Good government groups and other critics of state lawmakers reacted with outrage Thursday to the federal appeals court decision that reversed former Assembly Speaker Sheldon Silver’s 2015 corruption conviction.
“Sheldon Silver is absolutely guilty of corrupting his office and violating the public trust for 19 million New Yorkers,” said Susan Lerner, executive director of Common Cause New York.
The Lawsuit Reform Alliance of New York, based in Albany, said the decision opens the door to more corruption and a “government for sale” attitude at the state Capitol.
“If using public money to buy lucrative clients isn’t corrupt, I don’t know what is,” said Tom Stebbins, executive director of the alliance.
The reversal of Silver’s conviction for soliciting payments to his New York City law firm in return for providing millions of dollars in state money to a cancer research institution in the city is the second time in less than a decade that a high-profile corruption conviction of an Albany politician has been reversed after a U.S. Supreme Court decision. In each case, the reversal was based on the trial judge having given erroneous instructions to the jury, based on U.S. Supreme Court rulings not yet in effect.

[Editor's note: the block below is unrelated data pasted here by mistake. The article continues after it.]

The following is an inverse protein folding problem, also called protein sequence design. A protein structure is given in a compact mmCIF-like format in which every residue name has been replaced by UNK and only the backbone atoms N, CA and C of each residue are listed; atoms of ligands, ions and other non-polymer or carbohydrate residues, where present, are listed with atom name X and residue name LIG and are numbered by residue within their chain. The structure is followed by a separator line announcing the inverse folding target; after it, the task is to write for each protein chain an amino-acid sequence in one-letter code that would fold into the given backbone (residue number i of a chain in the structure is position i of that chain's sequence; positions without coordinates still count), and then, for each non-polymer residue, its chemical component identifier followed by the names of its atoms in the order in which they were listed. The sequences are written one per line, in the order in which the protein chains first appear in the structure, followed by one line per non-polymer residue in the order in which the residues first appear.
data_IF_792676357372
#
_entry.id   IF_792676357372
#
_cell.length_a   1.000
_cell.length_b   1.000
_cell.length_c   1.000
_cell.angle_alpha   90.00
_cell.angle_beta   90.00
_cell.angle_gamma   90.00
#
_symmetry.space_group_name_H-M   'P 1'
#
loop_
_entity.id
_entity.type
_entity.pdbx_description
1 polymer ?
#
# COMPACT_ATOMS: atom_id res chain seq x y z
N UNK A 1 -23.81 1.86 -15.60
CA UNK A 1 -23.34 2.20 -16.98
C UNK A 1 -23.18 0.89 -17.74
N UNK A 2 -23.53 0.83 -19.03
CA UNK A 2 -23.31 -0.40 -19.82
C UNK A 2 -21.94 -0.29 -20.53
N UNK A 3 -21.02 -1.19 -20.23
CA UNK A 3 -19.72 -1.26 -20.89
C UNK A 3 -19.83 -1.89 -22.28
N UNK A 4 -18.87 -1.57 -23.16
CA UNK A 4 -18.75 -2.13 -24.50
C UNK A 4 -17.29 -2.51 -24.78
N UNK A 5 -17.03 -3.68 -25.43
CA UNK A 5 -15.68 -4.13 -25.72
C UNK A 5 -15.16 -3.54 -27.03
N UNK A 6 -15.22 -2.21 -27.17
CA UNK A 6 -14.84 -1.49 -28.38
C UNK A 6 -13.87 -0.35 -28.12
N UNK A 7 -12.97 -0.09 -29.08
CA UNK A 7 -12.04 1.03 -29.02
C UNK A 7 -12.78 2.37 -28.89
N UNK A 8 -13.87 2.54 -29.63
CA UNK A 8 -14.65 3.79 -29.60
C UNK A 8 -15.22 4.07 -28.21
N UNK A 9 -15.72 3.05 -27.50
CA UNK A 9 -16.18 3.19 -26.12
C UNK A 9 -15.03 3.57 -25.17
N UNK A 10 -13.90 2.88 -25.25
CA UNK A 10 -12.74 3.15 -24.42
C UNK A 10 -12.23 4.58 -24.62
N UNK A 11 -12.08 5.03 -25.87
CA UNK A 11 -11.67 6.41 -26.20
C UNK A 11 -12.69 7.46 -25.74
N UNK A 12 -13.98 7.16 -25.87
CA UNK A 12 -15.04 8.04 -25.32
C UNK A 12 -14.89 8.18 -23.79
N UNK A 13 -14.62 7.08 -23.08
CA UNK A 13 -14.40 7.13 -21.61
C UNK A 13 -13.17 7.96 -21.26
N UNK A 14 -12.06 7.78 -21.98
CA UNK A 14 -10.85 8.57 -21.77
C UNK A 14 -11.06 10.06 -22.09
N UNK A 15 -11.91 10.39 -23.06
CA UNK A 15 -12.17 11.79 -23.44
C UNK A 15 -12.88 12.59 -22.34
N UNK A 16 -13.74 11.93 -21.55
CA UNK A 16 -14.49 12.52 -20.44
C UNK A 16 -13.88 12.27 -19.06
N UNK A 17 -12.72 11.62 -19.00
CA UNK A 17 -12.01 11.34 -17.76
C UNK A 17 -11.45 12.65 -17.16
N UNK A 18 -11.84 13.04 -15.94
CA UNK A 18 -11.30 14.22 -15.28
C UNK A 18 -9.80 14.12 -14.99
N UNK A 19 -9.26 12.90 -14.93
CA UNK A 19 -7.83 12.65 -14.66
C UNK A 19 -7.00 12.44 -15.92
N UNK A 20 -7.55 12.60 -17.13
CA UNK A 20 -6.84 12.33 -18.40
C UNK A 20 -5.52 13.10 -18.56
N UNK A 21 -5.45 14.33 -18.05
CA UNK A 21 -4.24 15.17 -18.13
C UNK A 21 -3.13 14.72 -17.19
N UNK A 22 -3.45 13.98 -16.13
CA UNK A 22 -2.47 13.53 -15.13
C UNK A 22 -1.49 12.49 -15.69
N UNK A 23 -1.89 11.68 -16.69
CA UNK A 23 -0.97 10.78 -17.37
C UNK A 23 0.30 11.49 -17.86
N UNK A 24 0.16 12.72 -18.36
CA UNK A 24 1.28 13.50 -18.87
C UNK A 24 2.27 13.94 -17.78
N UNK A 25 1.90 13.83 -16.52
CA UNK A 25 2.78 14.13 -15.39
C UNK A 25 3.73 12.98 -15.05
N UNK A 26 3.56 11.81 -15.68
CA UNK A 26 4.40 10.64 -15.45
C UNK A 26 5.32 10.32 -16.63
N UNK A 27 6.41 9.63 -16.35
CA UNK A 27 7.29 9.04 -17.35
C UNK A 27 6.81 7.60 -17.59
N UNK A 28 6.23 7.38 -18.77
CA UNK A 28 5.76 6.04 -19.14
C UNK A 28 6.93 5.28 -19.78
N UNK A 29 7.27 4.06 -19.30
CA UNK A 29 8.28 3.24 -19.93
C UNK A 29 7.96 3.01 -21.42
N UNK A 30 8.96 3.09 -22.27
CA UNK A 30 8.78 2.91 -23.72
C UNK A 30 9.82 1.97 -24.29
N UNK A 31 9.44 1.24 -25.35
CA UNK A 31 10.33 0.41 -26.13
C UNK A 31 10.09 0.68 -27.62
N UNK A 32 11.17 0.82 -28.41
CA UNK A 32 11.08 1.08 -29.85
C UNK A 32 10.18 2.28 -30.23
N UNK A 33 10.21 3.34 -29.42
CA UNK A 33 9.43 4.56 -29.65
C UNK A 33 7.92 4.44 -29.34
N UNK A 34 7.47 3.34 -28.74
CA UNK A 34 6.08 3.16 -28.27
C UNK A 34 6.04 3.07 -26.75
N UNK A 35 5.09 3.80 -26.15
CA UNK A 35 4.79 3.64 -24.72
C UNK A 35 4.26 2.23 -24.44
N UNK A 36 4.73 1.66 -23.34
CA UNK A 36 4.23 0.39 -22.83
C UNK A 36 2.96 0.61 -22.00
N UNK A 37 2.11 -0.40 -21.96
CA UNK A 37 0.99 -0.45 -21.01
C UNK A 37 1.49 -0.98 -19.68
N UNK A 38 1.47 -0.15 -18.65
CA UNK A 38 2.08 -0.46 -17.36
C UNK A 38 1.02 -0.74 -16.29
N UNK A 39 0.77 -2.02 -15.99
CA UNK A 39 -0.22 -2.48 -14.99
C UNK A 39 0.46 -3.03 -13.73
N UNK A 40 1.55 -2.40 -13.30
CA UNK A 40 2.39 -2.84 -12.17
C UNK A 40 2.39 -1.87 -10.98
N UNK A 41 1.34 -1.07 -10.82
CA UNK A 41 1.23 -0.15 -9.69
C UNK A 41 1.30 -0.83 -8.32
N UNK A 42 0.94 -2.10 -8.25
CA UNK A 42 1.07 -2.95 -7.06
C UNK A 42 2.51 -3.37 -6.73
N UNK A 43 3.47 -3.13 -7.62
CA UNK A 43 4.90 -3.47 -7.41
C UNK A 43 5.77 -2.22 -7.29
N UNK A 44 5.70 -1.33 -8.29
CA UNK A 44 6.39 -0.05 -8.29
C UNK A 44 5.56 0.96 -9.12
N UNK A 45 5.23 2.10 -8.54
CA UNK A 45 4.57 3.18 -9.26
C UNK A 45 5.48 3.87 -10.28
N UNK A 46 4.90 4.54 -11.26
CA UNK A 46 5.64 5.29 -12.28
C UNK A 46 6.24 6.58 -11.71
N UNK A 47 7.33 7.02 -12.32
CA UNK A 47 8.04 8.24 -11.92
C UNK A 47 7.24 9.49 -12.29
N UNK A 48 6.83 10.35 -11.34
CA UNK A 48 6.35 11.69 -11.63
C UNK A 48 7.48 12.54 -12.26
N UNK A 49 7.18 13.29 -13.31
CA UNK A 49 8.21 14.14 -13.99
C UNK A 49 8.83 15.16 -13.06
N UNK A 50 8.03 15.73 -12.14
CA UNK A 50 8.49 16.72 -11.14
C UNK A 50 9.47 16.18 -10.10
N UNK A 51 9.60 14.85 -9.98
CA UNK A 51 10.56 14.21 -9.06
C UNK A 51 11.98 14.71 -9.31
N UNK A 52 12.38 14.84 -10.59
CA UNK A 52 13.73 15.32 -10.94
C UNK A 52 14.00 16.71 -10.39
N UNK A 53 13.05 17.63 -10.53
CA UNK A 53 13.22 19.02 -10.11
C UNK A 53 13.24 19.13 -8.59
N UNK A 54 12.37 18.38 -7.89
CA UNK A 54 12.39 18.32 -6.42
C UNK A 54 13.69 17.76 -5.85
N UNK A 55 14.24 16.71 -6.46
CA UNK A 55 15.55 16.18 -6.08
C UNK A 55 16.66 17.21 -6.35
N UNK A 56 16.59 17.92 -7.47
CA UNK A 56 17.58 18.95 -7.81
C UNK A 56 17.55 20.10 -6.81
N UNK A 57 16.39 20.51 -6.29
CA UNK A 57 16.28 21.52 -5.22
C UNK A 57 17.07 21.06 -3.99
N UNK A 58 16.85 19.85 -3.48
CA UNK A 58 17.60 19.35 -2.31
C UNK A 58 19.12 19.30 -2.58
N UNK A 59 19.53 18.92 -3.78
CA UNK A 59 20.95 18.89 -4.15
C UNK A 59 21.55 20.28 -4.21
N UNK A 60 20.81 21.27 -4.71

In 2012, the conviction — three years earlier — of former Senate majority leader Joe Bruno of Rensselaer County was overturned after the U.S. Supreme Court narrowed the definition of what qualifies as corruption under the federal “honest services” law. Bruno was tried a second time in 2014 and was acquitted.
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